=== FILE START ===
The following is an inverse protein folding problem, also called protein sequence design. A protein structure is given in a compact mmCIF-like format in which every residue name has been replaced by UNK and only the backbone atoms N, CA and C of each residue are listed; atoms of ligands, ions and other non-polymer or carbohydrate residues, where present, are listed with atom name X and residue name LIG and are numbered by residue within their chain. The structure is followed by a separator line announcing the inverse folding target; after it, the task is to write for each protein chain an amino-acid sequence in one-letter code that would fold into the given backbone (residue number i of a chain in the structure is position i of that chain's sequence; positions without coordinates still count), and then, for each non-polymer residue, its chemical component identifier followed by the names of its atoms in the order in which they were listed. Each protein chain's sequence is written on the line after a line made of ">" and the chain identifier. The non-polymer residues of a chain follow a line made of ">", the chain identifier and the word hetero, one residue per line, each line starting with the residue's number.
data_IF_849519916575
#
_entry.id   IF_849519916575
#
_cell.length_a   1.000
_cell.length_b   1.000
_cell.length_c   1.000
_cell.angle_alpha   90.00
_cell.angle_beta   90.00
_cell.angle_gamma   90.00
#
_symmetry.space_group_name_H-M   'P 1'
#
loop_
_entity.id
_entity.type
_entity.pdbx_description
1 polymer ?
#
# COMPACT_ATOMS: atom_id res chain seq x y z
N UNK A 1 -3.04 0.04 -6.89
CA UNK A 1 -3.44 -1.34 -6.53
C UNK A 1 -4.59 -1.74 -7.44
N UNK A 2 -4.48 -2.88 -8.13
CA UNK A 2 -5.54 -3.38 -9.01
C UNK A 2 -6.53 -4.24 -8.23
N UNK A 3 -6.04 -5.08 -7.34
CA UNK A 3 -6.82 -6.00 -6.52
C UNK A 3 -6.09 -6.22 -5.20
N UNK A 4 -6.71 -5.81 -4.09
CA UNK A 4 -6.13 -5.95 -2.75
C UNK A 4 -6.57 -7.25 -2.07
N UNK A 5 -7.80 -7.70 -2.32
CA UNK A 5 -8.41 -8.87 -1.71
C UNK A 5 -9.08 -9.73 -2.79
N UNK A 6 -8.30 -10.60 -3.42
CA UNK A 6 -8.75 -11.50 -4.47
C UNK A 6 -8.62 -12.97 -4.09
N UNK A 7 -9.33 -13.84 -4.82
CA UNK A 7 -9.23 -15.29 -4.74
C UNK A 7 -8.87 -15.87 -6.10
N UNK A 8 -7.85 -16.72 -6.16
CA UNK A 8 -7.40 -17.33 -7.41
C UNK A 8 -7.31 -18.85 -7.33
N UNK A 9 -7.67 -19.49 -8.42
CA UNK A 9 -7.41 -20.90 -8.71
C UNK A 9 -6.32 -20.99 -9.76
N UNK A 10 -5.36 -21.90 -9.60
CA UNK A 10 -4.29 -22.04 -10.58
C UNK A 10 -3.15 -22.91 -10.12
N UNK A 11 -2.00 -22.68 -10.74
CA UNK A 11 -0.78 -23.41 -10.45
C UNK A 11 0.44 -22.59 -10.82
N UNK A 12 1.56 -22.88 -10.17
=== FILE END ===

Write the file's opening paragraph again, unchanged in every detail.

The following is an inverse protein folding problem, also called protein sequence design. A protein structure is given in a compact mmCIF-like format in which every residue name has been replaced by UNK and only the backbone atoms N, CA and C of each residue are listed; atoms of ligands, ions and other non-polymer or carbohydrate residues, where present, are listed with atom name X and residue name LIG and are numbered by residue within their chain. The structure is followed by a separator line announcing the inverse folding target; after it, the task is to write for each protein chain an amino-acid sequence in one-letter code that would fold into the given backbone (residue number i of a chain in the structure is position i of that chain's sequence; positions without coordinates still count), and then, for each non-polymer residue, its chemical component identifier followed by the names of its atoms in the order in which they were listed. Each protein chain's sequence is written on the line after a line made of ">" and the chain identifier. The non-polymer residues of a chain follow a line made of ">", the chain identifier and the word hetero, one residue per line, each line starting with the residue's number.